The True Story of 6 Remarkable Sisters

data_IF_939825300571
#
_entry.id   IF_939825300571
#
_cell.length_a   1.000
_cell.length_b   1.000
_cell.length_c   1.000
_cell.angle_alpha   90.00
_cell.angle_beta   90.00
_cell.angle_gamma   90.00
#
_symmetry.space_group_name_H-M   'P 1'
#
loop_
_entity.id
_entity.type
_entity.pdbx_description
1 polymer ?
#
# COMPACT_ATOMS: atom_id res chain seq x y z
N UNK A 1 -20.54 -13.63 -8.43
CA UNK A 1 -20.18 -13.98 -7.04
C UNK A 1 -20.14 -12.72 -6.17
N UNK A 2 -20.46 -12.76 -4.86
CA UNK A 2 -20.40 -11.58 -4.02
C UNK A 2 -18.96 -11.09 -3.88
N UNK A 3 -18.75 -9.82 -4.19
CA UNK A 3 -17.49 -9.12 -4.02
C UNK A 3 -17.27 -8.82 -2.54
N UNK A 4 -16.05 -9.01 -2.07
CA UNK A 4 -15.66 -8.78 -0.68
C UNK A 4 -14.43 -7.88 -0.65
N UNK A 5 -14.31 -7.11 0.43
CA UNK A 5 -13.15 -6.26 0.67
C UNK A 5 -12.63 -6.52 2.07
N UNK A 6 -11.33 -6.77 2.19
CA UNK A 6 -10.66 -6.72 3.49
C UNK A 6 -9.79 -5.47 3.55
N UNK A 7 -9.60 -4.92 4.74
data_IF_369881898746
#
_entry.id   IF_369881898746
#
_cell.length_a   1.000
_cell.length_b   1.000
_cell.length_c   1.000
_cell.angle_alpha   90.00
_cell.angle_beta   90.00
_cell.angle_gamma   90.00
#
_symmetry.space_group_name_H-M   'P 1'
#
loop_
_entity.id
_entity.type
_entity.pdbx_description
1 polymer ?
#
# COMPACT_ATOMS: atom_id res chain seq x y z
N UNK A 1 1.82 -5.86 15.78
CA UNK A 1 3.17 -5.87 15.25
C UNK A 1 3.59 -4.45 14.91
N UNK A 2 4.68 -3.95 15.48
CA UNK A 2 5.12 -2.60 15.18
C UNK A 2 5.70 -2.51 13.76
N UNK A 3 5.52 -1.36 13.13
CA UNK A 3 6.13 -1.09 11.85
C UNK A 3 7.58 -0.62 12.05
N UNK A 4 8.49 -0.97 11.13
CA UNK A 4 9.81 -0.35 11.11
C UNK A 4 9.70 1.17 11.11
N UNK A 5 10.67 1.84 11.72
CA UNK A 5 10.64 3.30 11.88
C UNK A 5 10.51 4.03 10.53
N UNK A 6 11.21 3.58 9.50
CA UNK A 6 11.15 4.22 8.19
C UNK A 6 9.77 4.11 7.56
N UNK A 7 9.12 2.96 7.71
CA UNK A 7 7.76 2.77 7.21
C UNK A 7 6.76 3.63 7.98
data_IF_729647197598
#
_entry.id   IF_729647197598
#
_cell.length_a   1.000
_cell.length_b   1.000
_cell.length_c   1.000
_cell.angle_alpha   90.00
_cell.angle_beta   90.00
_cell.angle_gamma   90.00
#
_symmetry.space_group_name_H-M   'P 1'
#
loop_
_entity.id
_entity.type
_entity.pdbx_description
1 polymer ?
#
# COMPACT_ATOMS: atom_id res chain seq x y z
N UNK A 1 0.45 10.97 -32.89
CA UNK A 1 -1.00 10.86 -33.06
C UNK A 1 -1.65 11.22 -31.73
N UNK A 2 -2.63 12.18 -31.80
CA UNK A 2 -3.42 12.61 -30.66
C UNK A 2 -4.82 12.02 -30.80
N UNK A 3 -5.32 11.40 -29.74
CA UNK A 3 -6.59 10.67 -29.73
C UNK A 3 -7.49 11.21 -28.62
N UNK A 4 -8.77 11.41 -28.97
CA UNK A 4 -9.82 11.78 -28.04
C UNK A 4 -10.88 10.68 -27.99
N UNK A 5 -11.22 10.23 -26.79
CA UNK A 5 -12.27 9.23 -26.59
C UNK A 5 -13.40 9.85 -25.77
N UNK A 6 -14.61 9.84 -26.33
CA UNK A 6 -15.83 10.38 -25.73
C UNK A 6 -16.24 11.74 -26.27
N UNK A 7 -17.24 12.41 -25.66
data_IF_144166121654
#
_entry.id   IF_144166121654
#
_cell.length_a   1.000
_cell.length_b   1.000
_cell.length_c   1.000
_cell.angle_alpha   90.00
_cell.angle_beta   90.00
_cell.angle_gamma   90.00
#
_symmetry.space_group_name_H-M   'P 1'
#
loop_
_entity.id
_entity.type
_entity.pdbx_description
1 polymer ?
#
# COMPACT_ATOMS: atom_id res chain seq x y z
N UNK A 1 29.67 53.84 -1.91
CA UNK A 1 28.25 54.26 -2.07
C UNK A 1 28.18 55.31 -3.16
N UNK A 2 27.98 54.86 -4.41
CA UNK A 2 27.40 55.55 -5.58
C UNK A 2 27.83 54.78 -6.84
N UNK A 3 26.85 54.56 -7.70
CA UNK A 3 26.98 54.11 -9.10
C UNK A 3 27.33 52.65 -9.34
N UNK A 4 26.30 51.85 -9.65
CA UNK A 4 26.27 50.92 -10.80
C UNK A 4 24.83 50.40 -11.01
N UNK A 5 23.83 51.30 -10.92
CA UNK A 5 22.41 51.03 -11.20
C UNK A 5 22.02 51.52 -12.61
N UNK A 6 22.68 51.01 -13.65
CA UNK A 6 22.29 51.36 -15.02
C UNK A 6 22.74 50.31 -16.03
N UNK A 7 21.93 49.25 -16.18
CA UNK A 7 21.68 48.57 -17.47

This video is supported by The Great Courses Plus. [DAVID] “I’m normal, my wife is normal, but my daughters are which more foolish than the other. Nancy writes lies about me, Diana’s the most hated woman in the country, Jessica’s missing off the face of the earth, and Unity is in the arms of… Hitler!” The Mitfords were you’re perfectly typical 1920s aristocratic English family. David was a peer in the House of Lords, while Sydney ran the household. Together they had six perfectly atypical daughters; Nancy, Pam, Diana, Unity, Jessica and Deborah. And a son called Tom which everyone forgets. He’s the Rob Kardashian/Branwell Brontë of the family. Growing up in country houses around Oxfordshire, they were cousins of the Churchill’s and only really mixed with children of their own class. Although Tom went to Eton, the girls were homeschooled by revolving set of nannies. Each with their own questionable curriculum. [NANNY] “Today’s lesson is shoplifting. Now in you go children and try a little jiggery-pokery.” Not being allowed to go to school was frustrating for most of them, but agonising for Jessica. She once confronted her father, [JESSICA] “Tom goes to school so why can’t we?” [DAVID] “Tom’s a boy and you’re a girl!” [JESSICA] “Amelia Earhart’s a girl and she just flew across the Atlantic!” [DAVID] “She’s American. That doesn’t count.” So without school they turned to the library. All of them read ferociously and developed an appetite for self learning. There wasn’t much else to do out in the country, they only had each other and animals to play with. They developed their own rules, social norms, and even accent. Nancy was the funny one. Her wit made for an excellent novelist, but a mean older sister. [DEBO] “She was a cosmic teaser. She once told Unity, Jessica, and me that our names came from nit, sic, and bor.” [JESSICA] “Nancy was too sharp tongued to be anyone’s favourite sister.” Pam was the clever one. All the sisters had to raise chickens and pigs for pocket money. They paid rent to David for the land and got to keep any profits. A young Pam contacted local farmers about their finances. Realising she was paying more for the land than the commercial average. She unionised the children and led negotiations for reduced rent. Diana was the beautiful one. At 16 the French artist Paul Helleu drew a series of portraits of her. [DIANA] “He was in love with me, which complicated things.” Even Churchill called her “Diana-mite”. Unity was the strange one. She loved to shock. Instead of a necklace for society balls, she’d wear a snake. [NANCY] “She’d stand there stroking it as if daring young men to speak to her. If she felt the party was boring, she’d let it escape.” Jessica or ‘Decca’ was the rebellious one. At age 9 she’d write to companies pretending to be a shop owner in the hope that sent her free samples. [DECCA] “I particularly enjoyed Benger’s baby food. It was lovely.” But apart from her pet sheep ‘Miranda’, Decca found country life boring and dreamt of running away. Deborah was the nice one. As the youngest she did all she could to keep the peace. Even when Diana, Unity, and Decca were making international headlines and the family were at each other’s throats. Deborah was the bridge between them all. They were all clever, funny, motivated children. But they grew up in isolation and were rarely challenged by anyone except each other. They developed an unreasonable level of self confidence and belief in themselves. As adults this gave them the ability to do whatever they wanted, but not necessarily the perspective to judge the consequences. Their social status and class expected women to marry well, keep their mouth shut, and run a house. Preferably a manor. Even their own father spoke up in the House of Lords to protest women joining the chamber, [DAVID] “It would be a waste of public money if we had to build a women’s bathroom.” So when they turned 18 they each had a debutante ball, to introduce them to society and find a suitable husband. Sydney would sit in a room with the other chaperones, while the sisters usually snuck out the back to a more interesting party. The roaring twenties were London high society’s answer to the Great Depression. For a privileged group of friends there were parties every night; toga parties, Russian parties, clown parties, and treasure hunt parties. [WOMAN] “The winners will be the first team back here with the policeman’s hat, a lamppost, and a duck!” The group were dubbed by the press ‘Bright Young Things’, and nearly all of them would go on to be famous actors, writers, artists, and photographers. Notable members included John Betjeman, Cecil Beaton, Evelyn Waugh, and Nancy and Diana Mitford. John Betjeman (the future poet laureate) wrote a poem about the Mitford sisters. And once proposed to Pam, [JOHN] “Sophistication blessed dame, Sure they have heard her call, Yes even gentle Pamela, The most rural of them all.” She declined Betjeman, accepting another young man’s proposal, but then he got tuberculosis. In the end the just gave the engagement ring to Unity and went to run a farm. Years later when asked what happened to the ring Unity said, [UNITY] “Oh that, I gave it to Hitler.” Diana married within weeks of a debutante ball to fellow Bright Young Thing, Bryan Guinness. She regularly featured in newspapers as an icon of youth and sophistication – this was an era where journalists would write about the latest dinner party or the colour palette of a woman’s drawing room. To the outside world she had everything; family, beauty, and wealth. Then she met Oswald Mosley. To anyone in Britain today the name Oswald Mosley is associated with fascism, anti-semitism, and the Nazi regime. But in 1930 he was a young charismatic public speaker who had taken British politics by storm. [MOSLEY] “Suppose people had stood on the shores when Drake and Raleigh set out to the new world and told them, ‘No don’t go today the sea looks rough’.” [Applause] Thousands attended his speeches, his ideas had support across the political spectrum, many people regarded him as the next Prime Minister. Diana Mitford fell madly in love with him. They began a not-so-secretive affair, meeting at every opportunity not caring who saw them. Eventually Diana decided to leave Bryan, but Mosley would not leave his wife. Diana knew that divorce alone could be socially damaging, but she was proposing to live openly as another man’s mistress. A man firmly in the public eye with a wife and three children. Nancy begged her to reconsider, [NANCY] “Darling you are so young to be getting in wrong with the world. I believe you have a much worse time in store than you imagine.” Mosley left conventional politics to set up his own party, The British Union of Fascists. He started dressing members in black uniforms and held rallies promoting a totalitarian style of government as the only solution to mass unemployment and the threat of communism. Diana began working at the BUF and wholeheartedly shared his vision for a far-right Europe. At 22 she left Bryan to live closer to Mosley. That same month Adolf Hitler came to power in Germany. Unity, Decca, and Deborah were still children stuck out in the country. The three youngest sisters were incredibly close, they call each other Boud and created their own language, ‘Boudledidge’. They were so fluent they could talk without being understood by adults. They formed the ‘Society of Hons’, labeling people they didn’t like a ‘Counter-Hon’ and launching propaganda campaigns against them. Decca hadn’t been allowed to visit the homes of other local girls because Sydney did not ‘know their parents’. Even as a child Decca realised this was a euphemism for ‘not the right type of parents’. This experience of class divided deeply affected Decca, especially as the younger sisters were beginning to realise their home life was unusual. [DECCA] “By the time I was 13 major storms were brewing outside The Mitford Fortress. Population centers were designated distressed areas. I read in the papers of the hunger marches, the Great Depression, and the fighting in the streets.” Thanks to Nancy and Diana, ‘The Mitford Girls’ already had a reputation. Deca and Unity both felt the need to forge their own identity. They read books, pamphlets, leaflets, any political literature they could get their hands on. Although best friends, they were drawn to separate ideology. [DECCA] “When Boud became a Fascist, I declared myself a Communist. We had chosen opposite sides in the conflict of the day.” Their room was separated into two halves, pictures of Hitler on one side, Lenin on the other. When the family had guests round Unity would ask, [UNITY] “Are you a fascist or a communist?” One visitor replied, [MAN] “Neither I’m a Democrat.” [UNITY & DECCA] “Oh how wet!” It’s worth remembering that the words ‘fascism’, ‘communism’, ‘Hitler’, and ‘Stalin’ didn’t then carry the historical weight they do today. Their horrors wouldn’t be truly displayed for another few years. In the early 1930s there were many that viewed fascism and communism as legitimate alternatives that wouldn’t necessarily lead to abuses of power. All the Mitford girls had a finishing year in France before coming out to society. [SYDNEY] “No respectable lady is without conversational French.” Except Unity, she requested her year of study be in Germany. In Munich Unity became infatuated, obsessed with Hitler. She befriended guards at the Nazi headquarters to get information on his movements, and then built her timetable around it. She discovered a cafe he visited regularly, [UNITY] “One day I got a telephone call to say that he was there. I jumped straight in a taxi. I sat at the table opposite the Führer, I was shaking so violently I had to put down my cup.” Unity went to the cafe every day while Hitler was in the city. She’d drop her tea spoon in the hopes of being noticed by him. Eventually he began to nod at her and then one day the restaurant owner came over, [MAN] “The Führer would like to speak to you.” [UNITY] “It was the most wonderful, beautiful moment of my life. I went over to him and he stood up and saluted and shook hands and introduced me to all the others. I can’t tell you of all the things we talked about, I told him he ought to come to England and he said he would love to but he was afraid there would be a revolution. Then we spoke of London, films, the new road system being constructed all over Germany. After all that you can imagine what I felt like, I’m so happy that I wouldn’t mind a bit dying. I suppose I am the luckiest girl in the world.” According to Unity’s diary she would go on to speak to Hitler 140 times before the war. She was invited to parties and rallies as his esteemed guest. They would talk privately in his apartment for hours. [UNITY] “It was the greatest moment of my life, sitting at the Führer’s feet and having him stroke my hair.” Hitler was clearly captivated by Unity too. She could be funny and had the confidence to engineer those initial meetings. Many of Hitler’s inner circle believed her to be a spy, Hitler would defend her to them time and time again. It was clear they had a unique relationship in every possible way. She called him ‘Wolf’ and he called her ‘Kind Child’. They gave each other gifts, like Pam’s engagement ring, and Unity even claimed he gave her a gun. Saying all women should know how to defend themselves. Although Unity was certainly in love with him, there’s no evidence their relationship was ever sexual. Not that that stopped the British press from speculating. When Unity wrote an open letter urging England to recognise the “Jewish Danger”, newspapers ran the headlines “The Girl Who Adores Hitler” and “Peer’s Daughter is Jew Hater”. This crushed David who was firmly against fascism. He refused to ever meet Hitler or Mosley. Sydney however loved Hitler, dining with him and Unity several times. Pam met him once, describing him as, [PAM] “Very ordinary, like an old farmer in a brown suit.” Diana was the only other sister taken in by him. Hitler was naturally interested in her connections to Mosley. After Mosley’s wife died he and Diana married in secret, at the house of Joseph Goebbels (Hitler’s Minister of Propaganda). Hitler’s wedding present to the couple was a framed photograph, of himself. Interestingly Diana was perhaps the only person in the world to be close friends with both Churchill and Hitler. She tried to persuade them to meet but both always declined. By now Nancy had written several books and her career had begun to take off. Her novel ‘Wigs on the Green’ is a satire of British fascism. Stories of Unity, Diana, and Mosley all appear with little done to hide their identity. Nancy was horrified by the rise of fascism in Britain. When Diana invited her to a BUF event, she made a point of declining in Yiddish. Meanwhile Decca began to hear stories of her rebellious cousin, Esmond Romilly. As the nephew of Winston Churchill, his exploits had made the papers. He’d been expelled from school, joined the International Brigade in the Spanish Civil War, and was now running a left-wing magazine out of a bookshop in London. He was Decca’s hero. [DECCA] “There was a marvelous photo of him at which I used to gaze wistfully.” At a dinner party they eventually met. [DECCA] “I heard you were going back to Spain. I was, well, well I was wondering if you could possibly take me with you?” Esmond immediately agreed and they hatched a plan. Decca would falsify a letter from a friend inviting her on a road trip of Austria, this meant her parents would never be able to verify her location. She emptied her bank account and obtained a visa traveling as Esmond’s secretary. She was about to achieve her childhood dream of leaving the Mitford fortress. With a man she already loved, all while fighting on the front line in the war against fascism. Esmond hid at the other end of platform while Decca said goodbye to her parents. She felt guilty as they gave her spending money. It would be the last time Decca would ever see her father. She was 19 years old. Eventually they arrived in Spain and found work writing news dispatches about the war. Test firing rifles was the closest Decca ever got to fighting. Meanwhile Sydney had contacted the mother of Decca’s friend in Austria and discovered the lie. Given her allegiance to the communist party, they feared she had gone to Russia. [SYDNEY] “She’s probably lying dead in a ditch somewhere.” Esmond wrote to his mother admitting everything, [ESMOND] “Decca and I are in Spain, by the time you read this we shall be married. Any attempt by the Mitfords to get her back and I shall leak to the papers the truth about Unity and Hitler.” When the news made it back to the Mitfords, David sank into his armchair. [SYDNEY] “Good gracious, she didn’t take any clothes fight in.” [DAVID] “It’s worse than I thought. Married to a Romilly.” Through Churchill, the Foreign Secretary got involved and he cabled the British Consul in Spain, [MAN] “FIND JESSICA MITFORD. AND PERSUADE HER TO RETURN. STOP.” However the Consul was out when the message arrived, Esmond intercepted it and forged a reply, [ESMOND] “HAVE FOUND JESSICA MITFORD. IMPOSSIBLE TO PERSUADE HER TO RETURN. STOP.” By now he papers had got hold of the story and thanks to the fame of a Unity and Diana, plus Esmond’s connection to Churchill, it made headlines across Europe. Unity wrote to Decca, [UNITY] “I spoke to Hitler and he has forbidden it to appear in the German papers, which was very nice of him wasn’t it? As for Esmond, I hate communists as much as he hates Nazis, I naturally wouldn’t hesitate to shoot him if it was necessary for my cause and I should expect him to do the same to me. But in the meantime, I don’t see why we shouldn’t be quite good friends.” At this point the British ambassador met with Esmond and Decca. He was coordinating the Royal Navy in the evacuation of refugees. [AMBASSADOR] “If you do not board that ship and leave Spain, I will tell the Press Bureau that Britain will no longer be cooperating in the evacuation of refugees.” This was probably a bluff, but Esmond and Decca agreed to leave as long as they could disembark in France. Deborah was deeply affected by all this. While her three closest sisters were being torn apart by politics and the press, she alone faced the fallout at home. She wrote to Decca, [DEBO] “Farve goes off to the House of Lords and Muv sits around reading books like ‘Stalin, My father’, ‘Mussolini, the Man’ or ‘Hitler, my Great-Aunt’s Brother’s Son-in-law.’ [DECCA] “Oh Debo, your letters do make me roar.” It was now 1939 and war in Europe was seeming more more likely, Decca and Esmond set sail to America. The couple were welcomed by New York society, the war hero nephew of Winston Churchill and his funny posh English wife were a hit at every party. While Decca was happy to denounce the rest of her family as Nazis, she could never bring herself to cut ties with Unity. [DECCA] “Although I hated everything Boud stood for, we had a bond. She was easily my favourite sister.” Unity was becoming increasingly concerned that war would mean disaster for her two favourite countries. [UNITY] “I cannot stand to see England and Germany tear themselves apart.” She made it a personal mission to stop the approaching war, begging Hitler to seek alternatives. In 1939 Hitler gave her Unity her own apartment in Munich and even agreed to help her furnish it. Unity must have known that the Jewish family who owned the apartment before hadn’t “gone abroad” as was claimed. By this point the Nazi treatment of the Jews was clear for all to see. Even if Unity didn’t know their ultimate fate, she still rejoiced at stories of Jewish people being humiliated in the street, or being made to cut grass with their teeth. Unity his innocence and naivety is often cited to explain her actions, but they cannot extend to this. On the 3rd of September she received a telegram that Britain had declared war on Germany. [UNITY] “This is to say goodbye. I send my best love to you all and particularly my Boud when you write. If anything should happen to me and the English press try to make some untrue story out of it against Wolf. You will see to it that the truth is known? Won’t you?” She then walked to the English Gardens, her favourite spot in Munich, and took the gun from her bag. [Gunshot] The bullet had gone through a head and embedded in the back of her skull. Somehow she survived but with severe brain damage. Hitler banned all news or reporting of the incident, so it was two months before the family in England learnt what had happened. The press however, only got half of an incorrect story. This is how Decca (5,000 miles away) read in the newspapers that her favourite sister had died. In some articles she’d been killed during a row with Hitler, and in others she’d been shot by the Nazi High Command and buried in an unmarked grave. Hitler arranged a train to take unity to hospital in Switzerland. This is where Sydney and Debora were able to collect her. [DEBO] “She had an odd vacant expression. I can’t begin to imagine what it must have been like for my mother, seeing her like that. But it wasn’t just her appearance, she was a completely changed person.” The journey back was through a Europe now at war. [DEBO] “Every time the train jolted, stopped, and started it was torture for her. It was a long, dark, and cold journey and Unity was so ill.” Once home David rushed up and kissed her. There began a rare family truce for those early weeks of recovery. Unity kept repeating sentences and asking the same questions, [UNITY] “Where is my Boud? I thought you all hated me, but I don’t remember why?” She would recover physically but remained childlike and in need of care the rest of her life. When a goat gave birth to twins Unity excitedly wrote to Decca. It must have broke Decca’s heart to see the childish scrawl and pictures. Although glad to see Unity alive and happy, the papers were right, the best friend she left behind had died in Munich. During the war Nancy worked in first aid, took in families of Jewish refugees, in the evening wrote her autobiography, and even found time for a relationship with Gaston Palewski – the French politician and close friend of Charles de Gaulle. Nancy fell deeply and madly in love with him. For him it was just another affair. Nancy was furious with Sydney and Diana’s support of Hitler. The authorities even questioned Nancy about Diana’s visits to Germany. [NANCY] “I advised them to examine her passport to see how often she went. I also said I regard her as an extremely dangerous person. Not very sisterly behaviour, but it such times I think it one’s duty.” At the beginning of the war Diana and Mosley were possibly the most hated people in Britain. News of their marriage and Hitler’s attendance had got out. If Germany invaded Britain, many people assumed Mosley would be the Nazi’s puppet dictator. They were both arrested and imprisoned without trial. Diana was taken to Holloway prison and given nothing but a thin mattress in her cell. She slept to the sound of air raid sirens and the bombs falling on London. Once a direct hit burst the main sewer, flooding the cells with sewage for three days. [DIANA] “The only thing that saved me was the thought it was temporary. Had I known I’d be there years, I would have died.” It was Pam who looked after Diana’s children. She and her husband, the world-renowned physicist Derek Jackson, were unable to have their own. [PAM] “I had Derek, the animals, and the children. The war years were busy for me, but not unhappy.” Decca and Esmond were fairly isolated from the war, but when Esmond’s brother was taken prisoner, he felt his duty was to return to England and fight. [ESMOND] “I’ll probably find myself being commanded by one of your ghastly relations.” Their letters to each other during this time are filled with stories of their new baby, how much they love, miss each other, and the horrors of war. [ESMOND] “My four closest friends have been killed. It is a cruel blow from something against which it is impossible to strike back. War is so huge and powerful and at the same time so vague and shadowy. Very much love, darling angel, Esmond.” The next message she received was a telegram, [MAN] “2ND OF DECEMBER 1941.MRS E.M.ROMILLY. REGRET TO INFORM THAT YOUR HUSBAND ESMOND ROMILLY MISSING ON ACTIVE SERVICE. STOP.” 5 days later Japan attacked Pearl Harbor and America joined the war. Churchill was in Washington to meet the President and while there he also met with Decca. Churchill told her that Esmond’s plane had gone down 110 miles from shore, in the freezing North Sea. No one could have survived more than 20 minutes in the water. Trying to comfort Decca but unaware of the family politics, he explained that Diana’s prison cell had been cleaned to make life easier for her. [DECCA] “Why is Diana being pampered by servants, when her precious friends have just killed Esmond? If you want to comfort me, have Diana and Mosley put against a wall and shot!” During the war Deborah married Lord Andrew Cavendish, second son of the Duke of Devonshire. [DECCA] “Congratulations Debo, you so very nearly got a Duke.” [DEBO] “Oh Decca, don’t be such a counter-hon.” It was Andrew’s older brother Billy that was heir to the dukedom. He was married to the American Kick Kennedy, sister of the future president. However not long after the ceremony, Billy died in the war and Kick died in a plane crash. The title of Duke passed down to Andrew. At 23 Deborah became heir to a duchy and one of the largest estates in England. After three and a half years in prison Moseley became very ill. The authorities feared that death in prison would only make a martyr of him. Both husband and wife were released under strict supervision. 20,000 people gathered in protest. The Mitford family were once again front-page news. Tom had spent the war fighting across Europe and Africa. With only a few months left, he was hit by a round of machine-gun fire. Tom died aged 36. [DECCA] “It seems like a lifetime since I last saw him. He was one of the few people in England I was really looking forward to seeing again. We are only one family of thousands, all over the world, and what a world it has become, all black and dark.” The end of the war was welcome but it had cost Sydney; Tom, Esmond, Billy, 4 nephews, her relationship with Decca, Diana, and her marriage. And then quite suddenly, Unity became ill. She was rushed to hospital with an infection in her old head wound. 9 years after her suicide attempt, she died aged 33. Decca wrote to Sydney, [DECCA] “Of course I’m heartbroken, but I mourned for her when I first realised we could no longer be friends.” [SYDNEY] “She mourned for you too. She knew you’d probably never meet again, but her love for you was quite unchanged. She was always going back in her mind to when she was young, when you were all there. I could never understand my daughters. But I think you understood each other.” Nancy wrote a trilogy of books about an aristocratic English family. The character Uncle Matthew is an irritable Lord at his country house in Oxford. Jassy dreams of running away and her devoted friend Matt leaves school to join the Spanish Civil War. You get the idea. The books were international bestsellers and helped turn the Mitford myth into legend. Nancy became a rich celebrity author and an icon of the English upper-class. She moved to Paris to be closer to Palewski, [SYDNEY] “Oh why do all my daughters fall for dictators?” Nancy had a hugely successful career, but an unhappy personal life. Palewski never gave her his full attention or love. She developed Hodgkin’s disease and so began a long painful illness. She was looked after by two unlikely enemies. Decca and Diana kept vigil by her bedside in Paris. [DECCA] “It is curious meeting Diana again after 34 years. She’s a beautiful aging sculpture. We stayed off politics and only spoke of Nancy.” Nancy died in 1973, a cult figure and hero to many. Pam and Derek divorced in 1951. For the next 40 years she lived with her Italian girlfriend Giuditta Tommasi. Together they smuggled rare breeds of chickens into the UK and were happy to be the favourite aunts of many nieces and nephews. Diana and Mosely could never accept that their association with the Nazis had ruined their political careers. They spent the rest of their lives campaigning for a united Europe. [DIANA] “The British Empire is failing and alone we can no longer rival the USA or the USSR.” Diana eventually denounced the Nazis and anti-semitism, but it was generally seen as too little too late. When she appeared on British radio in 1989 she still spoke of Hitler with fondness, [DIANA] “He was extraordinarily fascinating and clever. He had mesmerising blue eyes.” She knew this would make the papers, and cause massive public outcry – mainly from Decca. To this day Diana is remembered as a figure of controversy, shock, and hate. After the war Decca was furious at the injustices faced by black veterans and she became Secretary of the Civil Rights Congress. In 1951 Decca was personally involved in the case of Willie McGee, a young black man sentenced to death. They were unable to stop the execution but led mass protests in Mississippi, standing off against the Ku Klux Klan. Decca described herself as a ‘professional muckraker’. Causing trouble wherever she saw abuses of power. She spent five years as an investigative journalist in the funeral industry, visiting undertakers in disguise as a soon-to-be widow to see how they talked up from a wooden box to a marble mausoleum, [DECCA, AMERICAN ACCENT] “Well we could use the Redwood, but we’ll have to cut off his feet.” The result was a fantastic exposé in 1963 called ‘The American Way of Death’. The book was number one in the bestseller charts for months, and the reason JFK was buried in a simple coffin. It made Jessica Mitford a celebrity in the United States. She spent the rest of her life lecturing and writing on every topic imaginable. When asked in an interview what she wanted for her own funeral she joked, [DECCA] “Oh nothing fancy, just six black horses with plumes, streets to be closed off, proclamations to be issued, that sort of thing.” When the time came her many friends honoured the joke. 500 people marched through the streets of San Francisco following six black horses attached to an antique glass hearse, filled with her books and articles. Deborah, Her Grace the Dowager Duchess of Devonshire, was the last Mitford. She and Andrew inherited Chatsworth House, a rundown stately home in the Derbyshire countryside. [DEBO] “It’s only slightly larger than Versailles, 178 rooms and not a single bath.” Over 50 years Deborah brought it back to life. It required the largest renovations the house had seen in 200 years. She opened it to the public in the 1980s and is regarded today as one of the UK’s finest country houses. Deborah remained good friends with the Kennedy family, when Howard Macmillan visited the US in 1962, Deborah accompanied him to smooth relations with the president. She and the president got on very well, [NANCY] “Rather too well.” Nancy would tease. He stayed at Chatsworth during the Cuban Missile Crisis, and Deborah once rang Decca from the telephone in the Oval Office. When she died in 2014 Deborah was admired by the public in a different way to the others, she represented not only the last of the Mitfords but the end of an era in British history. The story of the Mitfords is one of confidence. They were born in a time that expected them to be the obedient wives of aristocrats – yet they stuck their head above the parapet to make their own mark on the world. Some of those marks were abhorrent and ugly, the same self-assuredness that led them to success also blinded them to ideology. However individually remarkable, they were presented to the world as a group. Their story captured the public imagination like no other. It had sex, money, sibling rivalry, politics, and drama… Times six. My favourite quote to describe the sisters’ relationship comes from Nancy and Decca, [NANCY] “Sisters are a shield against life’s cruel adversity.” [DECCA] “But darling, sisters are life’s cruel adversity.” Apart from already being wealthy members of the aristocracy, the secret to the Mitford’s success was their obsessive self learning. To be insightful and well-rounded people they had to read, enroll in college courses, visit libraries, and do investigative journalism. Why? Because they didn’t have… The Great Courses Plus. The Great Courses Plus is an amazing online learning service with over 11,000 video lectures. You can take courses in history, physics, travel, and music. You can learn to cook, draw, train a dog, or crochet. Anything that interests you. While writing about Decca running away to Spain in this video, I realised I didn’t know anything about the Spanish Civil War. So I searched for it on The Great Courses Plus and watched a lecture about it from a world-leading professor. It was so good I ended up going back through the course and learning about the entire history of Spain. Now The Great Courses Plus are giving viewers of this channel unlimited access to their library of courses, by visiting Click the link in the description below to start your free trial today. It’s great being able to learn and study whatever you want without the stress of homework or tests. If school or university kind of put you off studying like it did me, then The Great Courses Plus is perfect for making learning enjoyable again. I want to say a big thank you to all the people who worked really hard to make this video possible. And to Rögnvaldur Tómas and Everett Higginbotham, along with all my other patreon supporters. 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